FIG. 3 shows another modified optical fiber cable 10b which differs from the optical fiber cable 10a of FIG. 2 in that more than two spiral grooves 16 are provided in the elongated body 12 for receiving a corresponding number of optical fibers 22. In the illustrated embodiment, three pair of spiral grooves 16 are provided, each pair of grooves 16 being disposed in diametrically opposed relation to each other. The central tension core 28 may be omitted.

The invention will now be illustrated by way of the following EXAMPLE.

EXAMPLE

In this EXAMPLE, an optical fiber cable 10a shown in FIG. 2 was prepared to determine its characteristics. The elongated body 12 was made of flame-retardant polyethylene resin and had an outer diameter of 3.3 mm. The pair of spiral grooves 14 for receiving the respective tension members 18 had a width of 1.6 mm while the pair of spiral grooves 16 for receiving the respective optical fibers 22 had a width of 1.0 mm. The central core 28 was composed of two strand each having a size of 1420 denier and made of aramid fiber-reinforced plastics material containing 40% by volume of aramid fiber. Each tension member 18 was composed of five elongated elements 20 twisted together and each having a size of 1420 denier. Each of the pair of optical fibers 22 had a diameter of 0.8 mm. The holder layer 24 comprised a nylon tape and had a thickness of 0.05 mm. The sheath was made of a flame-retardant polyethylene resin and had a thickness of 0.5 mm. The resultant optical fiber cable 10a had a diameter of 4.3 mm and a weight of 14.1 kg/km. The optical fiber cable 10a was tested to determine its mechanical characteristics and temperature characteristics. The results obtained are shown in TABLE below.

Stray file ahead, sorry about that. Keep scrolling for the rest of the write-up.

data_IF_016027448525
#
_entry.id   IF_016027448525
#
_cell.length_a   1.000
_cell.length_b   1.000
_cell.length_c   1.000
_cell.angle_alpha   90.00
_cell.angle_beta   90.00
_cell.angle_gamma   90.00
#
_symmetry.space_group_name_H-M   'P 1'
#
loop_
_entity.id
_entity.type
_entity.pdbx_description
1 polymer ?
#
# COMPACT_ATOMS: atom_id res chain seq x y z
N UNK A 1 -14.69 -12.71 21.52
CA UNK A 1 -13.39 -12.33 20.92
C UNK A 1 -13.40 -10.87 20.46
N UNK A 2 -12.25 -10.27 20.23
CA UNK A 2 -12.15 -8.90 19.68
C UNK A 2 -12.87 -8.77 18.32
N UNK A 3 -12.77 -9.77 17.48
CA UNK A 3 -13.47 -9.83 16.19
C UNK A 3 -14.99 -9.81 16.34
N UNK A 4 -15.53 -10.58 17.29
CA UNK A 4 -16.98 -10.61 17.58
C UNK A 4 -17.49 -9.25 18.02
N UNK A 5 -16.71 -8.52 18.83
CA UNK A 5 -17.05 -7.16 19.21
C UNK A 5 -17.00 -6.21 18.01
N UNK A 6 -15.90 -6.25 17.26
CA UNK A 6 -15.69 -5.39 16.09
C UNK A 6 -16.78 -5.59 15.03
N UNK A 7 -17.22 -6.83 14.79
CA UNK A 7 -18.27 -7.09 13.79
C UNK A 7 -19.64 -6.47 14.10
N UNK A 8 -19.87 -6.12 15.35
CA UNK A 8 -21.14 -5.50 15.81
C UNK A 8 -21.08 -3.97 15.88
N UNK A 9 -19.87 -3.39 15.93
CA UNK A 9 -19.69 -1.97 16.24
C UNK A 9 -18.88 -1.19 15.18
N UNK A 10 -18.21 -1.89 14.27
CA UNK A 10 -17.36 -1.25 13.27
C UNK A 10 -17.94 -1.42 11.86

TABLE______________________________________Test         Test conditions                       Results______________________________________Mechanical   Stretch- Stretching     0.5% elongationcharacter-   ing      rate: 10 mm/min.                           at 65 kgistics           Distance between                           Breakage at 250test             two gage marks: 2 m                           kg   Bending  Mandrel of 20 mm                           Transmission loss            diameter       did not increase            Bend angle: 360                           after 30 recipro-            Bending frequency:                           cations. Maximum            30 reciprocations                           loss increase was                           0.07 dB.   Wiping   Die diameter: 40 mm                           No breakage after            Load: 30, 40, 50,                           5 reciprocations            60 and 80 kg.  at 80 kg.            Wiping frequency:            5 reciprocations            Length wiped: 2 mTemperature  Cable length: 100 m                       Transmission losscharacteristics        Temperature: -60                       increase: nottest         to + 80                       more than 0.02 dB______________________________________

The bending test was carried out by winding the optical fiber cable around the mandrel and pulling the fiber cable back and forth. The transmission loss was measured by a wavelength of 0.85 μm. The tested fiber cable had the optical fiber folded longitudinally intermediate opposite ends thereof and received in the grooves 16 to provide a loop.